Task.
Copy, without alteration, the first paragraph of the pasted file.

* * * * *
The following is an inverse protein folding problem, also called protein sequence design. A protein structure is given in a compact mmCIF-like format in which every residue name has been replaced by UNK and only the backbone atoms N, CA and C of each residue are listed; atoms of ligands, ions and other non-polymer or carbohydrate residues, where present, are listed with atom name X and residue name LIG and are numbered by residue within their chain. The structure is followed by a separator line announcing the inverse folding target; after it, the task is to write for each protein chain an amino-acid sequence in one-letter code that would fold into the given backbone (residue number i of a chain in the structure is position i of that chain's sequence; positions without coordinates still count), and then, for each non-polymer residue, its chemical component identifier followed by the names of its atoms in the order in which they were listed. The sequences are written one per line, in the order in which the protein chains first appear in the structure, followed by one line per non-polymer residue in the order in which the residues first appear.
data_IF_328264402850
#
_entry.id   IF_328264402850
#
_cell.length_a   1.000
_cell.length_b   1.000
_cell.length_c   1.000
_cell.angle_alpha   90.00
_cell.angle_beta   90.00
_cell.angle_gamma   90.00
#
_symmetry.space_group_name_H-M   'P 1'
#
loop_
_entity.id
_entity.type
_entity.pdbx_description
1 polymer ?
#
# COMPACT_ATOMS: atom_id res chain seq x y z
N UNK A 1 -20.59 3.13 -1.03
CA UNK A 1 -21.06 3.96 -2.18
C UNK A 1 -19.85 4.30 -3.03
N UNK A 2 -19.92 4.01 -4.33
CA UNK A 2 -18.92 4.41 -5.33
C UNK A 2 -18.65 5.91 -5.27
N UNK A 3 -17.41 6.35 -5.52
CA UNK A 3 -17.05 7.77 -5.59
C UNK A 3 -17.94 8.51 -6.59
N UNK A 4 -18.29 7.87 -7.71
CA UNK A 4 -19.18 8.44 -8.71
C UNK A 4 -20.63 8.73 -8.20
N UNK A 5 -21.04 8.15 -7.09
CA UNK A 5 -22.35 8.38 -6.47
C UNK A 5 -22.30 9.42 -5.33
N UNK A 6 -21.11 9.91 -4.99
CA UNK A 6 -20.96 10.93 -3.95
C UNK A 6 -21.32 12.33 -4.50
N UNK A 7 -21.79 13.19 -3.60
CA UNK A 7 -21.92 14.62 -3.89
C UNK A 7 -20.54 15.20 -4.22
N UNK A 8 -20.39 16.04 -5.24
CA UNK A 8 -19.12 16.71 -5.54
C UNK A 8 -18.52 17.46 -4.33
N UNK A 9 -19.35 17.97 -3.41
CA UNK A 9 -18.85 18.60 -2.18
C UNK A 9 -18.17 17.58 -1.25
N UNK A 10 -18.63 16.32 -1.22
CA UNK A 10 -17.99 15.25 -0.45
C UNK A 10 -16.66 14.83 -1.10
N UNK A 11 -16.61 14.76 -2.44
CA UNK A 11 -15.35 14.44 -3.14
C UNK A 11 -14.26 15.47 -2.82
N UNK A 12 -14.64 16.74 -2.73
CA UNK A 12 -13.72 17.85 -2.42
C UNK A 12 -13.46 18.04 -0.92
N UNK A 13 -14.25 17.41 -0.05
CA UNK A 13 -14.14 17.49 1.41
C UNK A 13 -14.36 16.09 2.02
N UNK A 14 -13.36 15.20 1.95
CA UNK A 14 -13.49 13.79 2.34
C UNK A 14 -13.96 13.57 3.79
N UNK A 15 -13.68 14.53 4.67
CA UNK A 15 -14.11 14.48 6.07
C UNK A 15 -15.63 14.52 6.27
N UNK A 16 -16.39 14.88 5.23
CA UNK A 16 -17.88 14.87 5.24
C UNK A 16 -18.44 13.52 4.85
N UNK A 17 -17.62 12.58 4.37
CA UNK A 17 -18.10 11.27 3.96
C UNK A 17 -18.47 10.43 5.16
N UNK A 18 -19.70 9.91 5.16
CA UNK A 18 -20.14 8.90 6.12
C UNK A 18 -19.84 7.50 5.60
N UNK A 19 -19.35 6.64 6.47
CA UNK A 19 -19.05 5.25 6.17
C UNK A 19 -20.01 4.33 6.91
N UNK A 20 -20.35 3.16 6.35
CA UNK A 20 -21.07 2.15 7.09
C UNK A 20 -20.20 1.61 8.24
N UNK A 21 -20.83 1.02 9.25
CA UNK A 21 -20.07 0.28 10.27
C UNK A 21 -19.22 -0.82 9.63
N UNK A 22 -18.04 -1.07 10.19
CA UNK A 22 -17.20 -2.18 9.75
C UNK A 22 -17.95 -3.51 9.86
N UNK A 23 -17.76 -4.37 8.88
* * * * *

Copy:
The following is an inverse protein folding problem, also called protein sequence design. A protein structure is given in a compact mmCIF-like format in which every residue name has been replaced by UNK and only the backbone atoms N, CA and C of each residue are listed; atoms of ligands, ions and other non-polymer or carbohydrate residues, where present, are listed with atom name X and residue name LIG and are numbered by residue within their chain. The structure is followed by a separator line announcing the inverse folding target; after it, the task is to write for each protein chain an amino-acid sequence in one-letter code that would fold into the given backbone (residue number i of a chain in the structure is position i of that chain's sequence; positions without coordinates still count), and then, for each non-polymer residue, its chemical component identifier followed by the names of its atoms in the order in which they were listed. The sequences are written one per line, in the order in which the protein chains first appear in the structure, followed by one line per non-polymer residue in the order in which the residues first appear.